We recently visited some fellow retirees. We made a reading in bedshocking discovery about how they used their retirement time or some of it at least. I will tell you now and you may be the judge. They read in bed in the morning. This is the second set of friends who have ‘confessed’ to this retirement activity. The headline with the photo right said ‘Reading in bed is dangerous’. I agree. Personally I always thought the morning version was a step along the road to hellfire and damnation (as well as falling back to sleep and sleeping late is surely on the road to hell) but both these couples are intelligent people so maybe I’ve got it wrong. Here we are in our Third Age trying to get a balance in our lives and I seem incapable to finding this state of balance and, dare I say it again, well-being.

In the end it all comes down to how purposeful you need to feel in retirement. I seem to have a great need to feel that I am doing, what’s the word? Important things, things of significance? Not quite the right words, it’s something to do with feeling that you are using at least a part of your retirement years well, whatever that means. I have been intending to write a blog about the idea of having fun in retirement and, you could argue, that reading in bed comes into this category. I’ve put the fun blog on the back burner because I found it too difficult to define what fun is. It’s much easier to describe what it isn’t, what constitutes misery in retirement. No money, no friends, no activities, but the opposite of these do not, in my mind at least, make for a fun retirement. So I stopped writing about fun and turned to this blog on why it seems sinful to read in bed in a morning (nothing wrong with reading before you go to bed of course, this is as God intended it should be).

So why do I have this fear of turning into a person who reads in bed in the morning? Well, I’m not entirely sure. So I tried it this morning – reading in bed that is. I continued reading a new book I received yesterday and started last night. It’s a non-fiction book about playing jazz, called Effortless Mastery by Kenny Lerner. It was supposed to be a Christmas present but I just couldn’t wait and surely one of the fun things a person could do, not that I’m writing about fun, but if I was this would be there, is not waiting until Christmas day to open presents that have arrived early. It promises to be an interesting book about playing improvised jazz and I will no doubt write further about it in a later jazz blog. For now it is simply the book that I chose to see how I felt about reading in bed in a morning. My reasoning for choosing this book, apart from the fact it was there, was that, as it was a non-fiction book, it wasn’t that much fun, a bit hard going in some ways, so it was not too Satanic to be reading it. You might call it a slight dabble with the dark side, like watching a séance but not actually taking part. But sure enough, I hadn’t read more than a couple of pages before I felt my eyelids begin to droop and the forces of evil tugging at the duvet. So I got out of bed and started to write this blog as a kind of penance.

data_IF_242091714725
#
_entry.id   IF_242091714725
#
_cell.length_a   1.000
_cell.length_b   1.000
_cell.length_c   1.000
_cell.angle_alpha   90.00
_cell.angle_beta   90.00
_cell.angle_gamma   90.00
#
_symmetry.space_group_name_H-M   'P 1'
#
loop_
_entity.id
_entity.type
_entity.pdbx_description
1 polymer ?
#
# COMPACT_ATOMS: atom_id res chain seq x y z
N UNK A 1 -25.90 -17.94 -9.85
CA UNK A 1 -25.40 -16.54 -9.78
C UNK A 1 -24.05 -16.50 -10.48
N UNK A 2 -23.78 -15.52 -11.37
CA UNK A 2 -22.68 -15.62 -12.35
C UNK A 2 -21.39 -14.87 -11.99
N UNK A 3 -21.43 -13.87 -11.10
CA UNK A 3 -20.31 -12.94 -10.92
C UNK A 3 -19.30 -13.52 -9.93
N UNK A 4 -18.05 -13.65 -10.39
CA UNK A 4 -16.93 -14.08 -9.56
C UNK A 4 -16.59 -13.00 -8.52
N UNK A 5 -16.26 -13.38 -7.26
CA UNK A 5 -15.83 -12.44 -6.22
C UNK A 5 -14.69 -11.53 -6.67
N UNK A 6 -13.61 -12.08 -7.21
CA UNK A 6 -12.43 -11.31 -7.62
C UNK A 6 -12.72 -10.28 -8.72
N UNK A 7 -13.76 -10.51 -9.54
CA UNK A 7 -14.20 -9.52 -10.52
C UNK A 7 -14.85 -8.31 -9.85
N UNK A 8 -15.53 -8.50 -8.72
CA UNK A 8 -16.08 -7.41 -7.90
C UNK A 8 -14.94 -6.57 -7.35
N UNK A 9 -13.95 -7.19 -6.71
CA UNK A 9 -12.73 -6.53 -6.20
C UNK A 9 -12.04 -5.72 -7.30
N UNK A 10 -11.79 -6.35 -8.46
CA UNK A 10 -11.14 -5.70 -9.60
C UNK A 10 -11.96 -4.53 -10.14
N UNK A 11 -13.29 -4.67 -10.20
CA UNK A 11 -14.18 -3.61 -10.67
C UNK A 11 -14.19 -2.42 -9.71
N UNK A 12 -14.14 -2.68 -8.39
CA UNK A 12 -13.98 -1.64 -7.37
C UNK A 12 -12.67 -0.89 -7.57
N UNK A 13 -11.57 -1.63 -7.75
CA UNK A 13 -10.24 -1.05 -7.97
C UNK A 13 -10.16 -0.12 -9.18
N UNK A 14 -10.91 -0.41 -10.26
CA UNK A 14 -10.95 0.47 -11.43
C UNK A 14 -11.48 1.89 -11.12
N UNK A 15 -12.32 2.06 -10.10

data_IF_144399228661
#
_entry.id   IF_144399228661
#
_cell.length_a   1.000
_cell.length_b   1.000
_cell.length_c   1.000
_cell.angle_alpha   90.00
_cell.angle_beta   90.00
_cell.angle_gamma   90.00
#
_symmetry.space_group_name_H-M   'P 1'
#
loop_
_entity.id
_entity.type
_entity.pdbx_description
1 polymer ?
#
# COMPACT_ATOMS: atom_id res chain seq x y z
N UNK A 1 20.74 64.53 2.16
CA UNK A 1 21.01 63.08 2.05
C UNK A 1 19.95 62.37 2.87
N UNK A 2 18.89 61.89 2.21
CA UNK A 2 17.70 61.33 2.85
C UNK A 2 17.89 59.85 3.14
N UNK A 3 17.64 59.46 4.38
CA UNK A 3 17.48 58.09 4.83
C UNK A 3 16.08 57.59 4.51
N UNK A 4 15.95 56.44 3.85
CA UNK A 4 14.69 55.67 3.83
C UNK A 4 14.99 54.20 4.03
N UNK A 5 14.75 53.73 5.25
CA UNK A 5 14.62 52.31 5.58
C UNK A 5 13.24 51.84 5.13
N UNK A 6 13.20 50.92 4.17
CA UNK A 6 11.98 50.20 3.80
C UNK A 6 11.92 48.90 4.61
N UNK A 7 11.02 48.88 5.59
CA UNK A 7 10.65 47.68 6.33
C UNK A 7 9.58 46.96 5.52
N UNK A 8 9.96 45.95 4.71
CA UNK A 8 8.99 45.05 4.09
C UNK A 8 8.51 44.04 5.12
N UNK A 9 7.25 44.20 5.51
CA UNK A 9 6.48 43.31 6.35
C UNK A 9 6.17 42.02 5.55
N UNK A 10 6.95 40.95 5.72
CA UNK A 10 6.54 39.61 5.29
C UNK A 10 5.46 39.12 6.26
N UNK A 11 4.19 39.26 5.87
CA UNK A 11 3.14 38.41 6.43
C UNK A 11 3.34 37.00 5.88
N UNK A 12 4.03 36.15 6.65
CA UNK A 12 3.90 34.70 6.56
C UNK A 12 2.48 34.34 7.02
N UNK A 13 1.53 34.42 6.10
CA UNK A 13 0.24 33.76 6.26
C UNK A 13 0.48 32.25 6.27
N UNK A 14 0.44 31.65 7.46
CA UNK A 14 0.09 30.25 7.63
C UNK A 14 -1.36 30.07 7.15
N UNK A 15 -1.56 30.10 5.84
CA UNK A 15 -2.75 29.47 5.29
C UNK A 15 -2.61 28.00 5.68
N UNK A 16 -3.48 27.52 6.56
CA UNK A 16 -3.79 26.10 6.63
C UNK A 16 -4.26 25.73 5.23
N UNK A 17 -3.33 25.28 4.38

By now you are probably getting an idea of just how much this retirement business has pulled me out of shape. What’s the big deal you’re probably saying about reading in bed in the morning? Well, it’s a symbol, you see, of all that could be bad about retirement. It’s in the same category as not shaving, not showering, not worrying about whether the top (of your clothes) matches with the bottom. If you’re a woman you can probably get away without not doing the first but that’s it otherwise we’re all in it together. Lack of care with personal hygiene which, in turn, goes hand in hand with day-time TV and buying the Daily Mail and not cutting your toe nails. OK, you get the idea.

Still I have to ask myself what is this obsession with being useful, doing the ‘right things’ in retirement? The other day I even thought about offering my services voluntarily to a school, what madness is this. I worked in schools, in one form or another, for over 40 years, now I retire and, in an effort to feel useful, I think about going back. Madness, madness I tell you. I need to take a serious look at my own blog on faulty thinking because I’m pretty certain there’s quite a lot of that going on in my retirement head. You’ve been useful for over 40 years, now give it up and relax and be useless. Who the hell are you trying to prove your worth to? Yourself? Don’t be silly. I don’t think anybody else worries about whether I am useful or not. It’s just me then. It’s that bloody self-esteem thing again.

OK, enough of all this soul-searching and I’m only going into it now to explain why I feel that reading in bed in the morning is the road to hell, paved with good intentions or not. I guess there are a lot of you out there relaxing and thoroughly enjoying your retirement and not giving a figgy pudding about whether you are useful or not and whether reading in bed is a sin or a pleasure. I must get back to my having fun in retirement blog. I need to give this area some serious and sensible thought. Did I know retirement was going to be like this? Probably, I’ve always been inclined to introspection. It’s why I write such insightful blogs, I think.

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